There are nine exterior colors to select from for the 2020 Chevy Sonic Hatch. Red Hot and the new-for-2020 Oasis Blue bring vibrancy to the range, along with the extra-cost colors, Kinetic Blue Metallic, Cajun Red Tintcoat, and also new, Cayenne Orange Metallic - all carrying premium price tags of $395. Other no-cost options include Summit White, Nightfall Gray, Silver Ice, and Mosaic Black, the latter three making up the metallics. While any of the Sonic's colors suit its cheeky character, we'd go for either the Cajun Red Tintcoat or new Cayenne Orange Metallic simply for their uniqueness and the added spice they bring to the Sonic.
The front-wheel-drivetrain of both the new Sonic models is powered by the familiar turbocharged 1.4-liter four-pot engine, making 138 horsepower and 148 lb-ft torque, serviced by a six-speed automatic transmission. The powertrain is geared more toward fuel efficiency rather than outright performance, which is fine for the easy-going city-slicker hatch. In its standard form, it gets from 0 to 60 mph in an impressive 8.9 seconds, making it one of the more spirited hatches in its class. The Honda Fit and Kia Rio, both equipped with less powerful and naturally aspirated engines, slot in at around the ten-second mark. Unfortunately, the six-speed manual gearbox, which was standard in previous years, is no longer available for any Sonic model. With that gearbox, the Sonic performed slightly better, completing the sprint in around 8.7 seconds. As with all other vehicles in the class, the Sonic Hatch is only configured as a front-wheel-drive hatch.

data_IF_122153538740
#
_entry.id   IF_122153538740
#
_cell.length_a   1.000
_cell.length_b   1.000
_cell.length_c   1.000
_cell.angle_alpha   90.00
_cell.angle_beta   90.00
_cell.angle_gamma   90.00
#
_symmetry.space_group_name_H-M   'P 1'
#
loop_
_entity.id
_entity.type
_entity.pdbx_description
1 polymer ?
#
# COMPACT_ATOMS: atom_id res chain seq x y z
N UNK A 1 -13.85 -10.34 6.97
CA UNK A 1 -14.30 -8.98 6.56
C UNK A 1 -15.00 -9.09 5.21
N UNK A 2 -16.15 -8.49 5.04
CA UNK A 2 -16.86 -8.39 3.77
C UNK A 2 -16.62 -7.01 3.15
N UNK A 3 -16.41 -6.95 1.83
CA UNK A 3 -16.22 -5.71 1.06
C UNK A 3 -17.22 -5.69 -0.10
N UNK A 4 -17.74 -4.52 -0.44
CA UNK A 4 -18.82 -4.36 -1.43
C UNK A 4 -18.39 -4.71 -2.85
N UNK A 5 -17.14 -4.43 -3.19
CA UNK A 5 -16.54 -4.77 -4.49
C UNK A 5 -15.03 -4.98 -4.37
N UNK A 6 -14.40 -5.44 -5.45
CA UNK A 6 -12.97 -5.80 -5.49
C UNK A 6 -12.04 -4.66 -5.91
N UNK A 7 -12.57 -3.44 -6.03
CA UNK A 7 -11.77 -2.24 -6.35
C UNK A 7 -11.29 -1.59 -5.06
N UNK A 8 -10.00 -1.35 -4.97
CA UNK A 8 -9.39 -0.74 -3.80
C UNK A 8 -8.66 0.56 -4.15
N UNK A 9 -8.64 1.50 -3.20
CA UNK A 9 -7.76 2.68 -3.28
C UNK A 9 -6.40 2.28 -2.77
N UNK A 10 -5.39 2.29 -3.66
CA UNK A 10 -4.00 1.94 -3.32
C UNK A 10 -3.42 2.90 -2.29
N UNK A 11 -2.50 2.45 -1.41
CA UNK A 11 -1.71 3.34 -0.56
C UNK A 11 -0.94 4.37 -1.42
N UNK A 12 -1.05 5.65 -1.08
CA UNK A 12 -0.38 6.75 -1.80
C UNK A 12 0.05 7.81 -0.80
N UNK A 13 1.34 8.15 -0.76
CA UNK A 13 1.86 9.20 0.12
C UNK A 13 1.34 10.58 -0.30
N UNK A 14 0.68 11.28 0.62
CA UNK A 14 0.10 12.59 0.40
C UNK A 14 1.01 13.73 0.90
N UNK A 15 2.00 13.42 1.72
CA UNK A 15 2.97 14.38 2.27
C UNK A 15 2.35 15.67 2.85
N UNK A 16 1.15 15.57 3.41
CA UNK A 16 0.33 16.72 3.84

Powering the Sonic is the same 1.4-liter turbocharged four-cylinder engine that's done duty for the last few years, dishing out 138 hp and 148 lb-ft to the front wheels via a six-speed auto gearbox. With the Sonic's tight dimensions and lightweight body, the engine is able to pull the hatch around without exerting much effort. Though there's not much lag from the motor, initial take-off can be rather gradual, as most of the engine's impulsion is found in the middle of the rev-range. That means initiating incline-starts will feel strenuous and lethargic, but overtaking at top speeds - though measured - will be relatively easy. The now-standard automatic delivers early shifts for optimized efficiency, which doesn't help the weak off-the-line power delivery, but it does at least negate heavy clutch wear. It also feels disinclined to downshift when needed. The old manual gearbox was certainly the better of the two options; not only did it provide a better sense of control, but surprisingly added efficiency as well.